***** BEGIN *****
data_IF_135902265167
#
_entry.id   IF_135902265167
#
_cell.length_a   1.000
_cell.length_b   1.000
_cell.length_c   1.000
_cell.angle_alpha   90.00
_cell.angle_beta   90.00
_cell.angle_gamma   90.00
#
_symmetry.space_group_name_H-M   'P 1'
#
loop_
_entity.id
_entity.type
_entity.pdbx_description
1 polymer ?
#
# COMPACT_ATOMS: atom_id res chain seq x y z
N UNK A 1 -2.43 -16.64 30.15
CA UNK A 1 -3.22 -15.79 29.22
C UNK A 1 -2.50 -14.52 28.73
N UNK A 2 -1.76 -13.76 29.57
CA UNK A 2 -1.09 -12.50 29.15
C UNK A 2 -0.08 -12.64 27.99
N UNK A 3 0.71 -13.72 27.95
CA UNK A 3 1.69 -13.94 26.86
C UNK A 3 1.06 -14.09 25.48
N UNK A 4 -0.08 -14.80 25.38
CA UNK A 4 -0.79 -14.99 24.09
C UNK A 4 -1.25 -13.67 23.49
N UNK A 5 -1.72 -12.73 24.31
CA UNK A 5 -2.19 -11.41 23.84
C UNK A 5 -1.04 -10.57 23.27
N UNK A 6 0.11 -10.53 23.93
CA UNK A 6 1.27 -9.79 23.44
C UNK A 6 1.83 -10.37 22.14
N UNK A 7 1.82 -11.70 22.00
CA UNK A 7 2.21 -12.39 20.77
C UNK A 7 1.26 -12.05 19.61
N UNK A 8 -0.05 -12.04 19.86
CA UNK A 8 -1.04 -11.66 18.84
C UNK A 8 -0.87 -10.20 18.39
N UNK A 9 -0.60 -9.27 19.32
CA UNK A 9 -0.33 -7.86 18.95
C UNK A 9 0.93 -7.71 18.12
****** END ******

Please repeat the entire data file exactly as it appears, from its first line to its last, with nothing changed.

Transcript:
data_IF_135902265167
#
_entry.id   IF_135902265167
#
_cell.length_a   1.000
_cell.length_b   1.000
_cell.length_c   1.000
_cell.angle_alpha   90.00
_cell.angle_beta   90.00
_cell.angle_gamma   90.00
#
_symmetry.space_group_name_H-M   'P 1'
#
loop_
_entity.id
_entity.type
_entity.pdbx_description
1 polymer ?
#
# COMPACT_ATOMS: atom_id res chain seq x y z
N UNK A 1 -2.43 -16.64 30.15
CA UNK A 1 -3.22 -15.79 29.22
C UNK A 1 -2.50 -14.52 28.73
N UNK A 2 -1.76 -13.76 29.57
CA UNK A 2 -1.09 -12.50 29.15
C UNK A 2 -0.08 -12.64 27.99
N UNK A 3 0.71 -13.72 27.95
CA UNK A 3 1.69 -13.94 26.86
C UNK A 3 1.06 -14.09 25.48
N UNK A 4 -0.08 -14.80 25.38
CA UNK A 4 -0.79 -14.99 24.09
C UNK A 4 -1.25 -13.67 23.49
N UNK A 5 -1.72 -12.73 24.31
CA UNK A 5 -2.19 -11.41 23.84
C UNK A 5 -1.04 -10.57 23.27
N UNK A 6 0.11 -10.53 23.93
CA UNK A 6 1.27 -9.79 23.44
C UNK A 6 1.83 -10.37 22.14
N UNK A 7 1.82 -11.70 22.00
CA UNK A 7 2.21 -12.39 20.77
C UNK A 7 1.26 -12.05 19.61
N UNK A 8 -0.05 -12.04 19.86
CA UNK A 8 -1.04 -11.66 18.84
C UNK A 8 -0.87 -10.20 18.39
N UNK A 9 -0.60 -9.27 19.32
CA UNK A 9 -0.33 -7.86 18.95
C UNK A 9 0.93 -7.71 18.12